The Scratch Control Pupil Activity Pack covers moving sprites with arrow key inputs, which is the starting point for game creation. The introduction video covers what computer inputs and outputs are and gives examples. The next video demonstrates using left and right arrow keys to move the sprite along the x axis and then challenges the pupils to try to do the same with up and down arrows using moments on the y axis. Below is the code pupils should make (they can experiment with bigger or smaller numbers than 10 or – 10). There is also a video demonstrating how the costume (look of the sprite) can be changed so that the sprite faces the correct way when the arrows are pressed.
Then the activity pack looks at controlling a moving sprite that is on a loop so it does not stop. In pairs/small groups, pupils could discuss which type of games they would use those controls. For example, no loops could be a platform-style game whilst the forever loop on the spite could be a racing-style game.
For pupils using iPads, the Scratch Control Activity Pack also includes a video tutorial for programming touch screen inputs instead of a keyboard.
The extension activity challenge guides pupils through using the glide to and operator to add a jump forward command using the up arrow key.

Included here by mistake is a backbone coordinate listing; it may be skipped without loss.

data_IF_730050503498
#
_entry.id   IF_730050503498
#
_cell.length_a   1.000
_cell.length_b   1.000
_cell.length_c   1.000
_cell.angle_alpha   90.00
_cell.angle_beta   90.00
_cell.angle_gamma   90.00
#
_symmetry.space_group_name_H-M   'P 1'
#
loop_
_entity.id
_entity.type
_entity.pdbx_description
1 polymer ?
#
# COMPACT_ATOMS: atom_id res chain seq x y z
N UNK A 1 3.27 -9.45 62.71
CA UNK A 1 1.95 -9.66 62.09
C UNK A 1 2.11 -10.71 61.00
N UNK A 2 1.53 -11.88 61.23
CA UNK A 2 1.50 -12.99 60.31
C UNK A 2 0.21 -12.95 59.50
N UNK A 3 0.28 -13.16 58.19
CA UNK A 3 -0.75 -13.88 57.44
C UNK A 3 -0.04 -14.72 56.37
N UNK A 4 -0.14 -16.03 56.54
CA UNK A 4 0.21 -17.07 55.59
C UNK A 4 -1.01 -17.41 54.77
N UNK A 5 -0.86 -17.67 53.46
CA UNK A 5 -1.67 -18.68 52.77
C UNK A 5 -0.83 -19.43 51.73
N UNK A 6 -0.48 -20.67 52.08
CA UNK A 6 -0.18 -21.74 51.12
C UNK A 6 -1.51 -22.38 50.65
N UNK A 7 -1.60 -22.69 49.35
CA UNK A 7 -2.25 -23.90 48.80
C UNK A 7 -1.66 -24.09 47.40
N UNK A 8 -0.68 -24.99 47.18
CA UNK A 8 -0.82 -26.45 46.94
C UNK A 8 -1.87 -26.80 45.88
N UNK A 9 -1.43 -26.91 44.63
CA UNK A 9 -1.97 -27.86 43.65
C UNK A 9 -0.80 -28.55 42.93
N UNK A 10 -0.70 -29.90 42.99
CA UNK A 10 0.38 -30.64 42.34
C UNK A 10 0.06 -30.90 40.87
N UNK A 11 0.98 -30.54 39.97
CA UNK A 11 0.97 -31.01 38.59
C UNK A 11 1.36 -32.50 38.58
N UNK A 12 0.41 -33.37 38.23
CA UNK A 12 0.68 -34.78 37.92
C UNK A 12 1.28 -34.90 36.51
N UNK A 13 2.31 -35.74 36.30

Pupils can try the Scratch Maps Pupil Activity Pack to program an interactive map in Scratch that when points are clicked, facts appear. This develops the skills covered in the previous activity pack.
This has a nice link with Geography as pupils create an interactive map that uses the mouse click to trigger facts about locations. Pupils will need a map on the computer beforehand (either a photo of a hand-drawn map or one saved from the Internet) or they could draw a map as a stage using the Scratch paint tools.
Pupil Activity 5. Write a program that simulates physical systems (Traffic lights)
Scratch Traffic Lights Pupil Activity Pack
Pupil Activity Code: Z427 – What is it?
Pupils will learn how to use program costume changes and wait commands to simulate a traffic light sequence. This activity pack only shows half of the traffic light sequence (red to red + amber to green). Pupils are challenged to use their skills to program green to amber to red and add a loop so that the lights work continuously.
Pupils who have completed all of the activity packs above could be awarded our Scratch Level 1 Certificate below.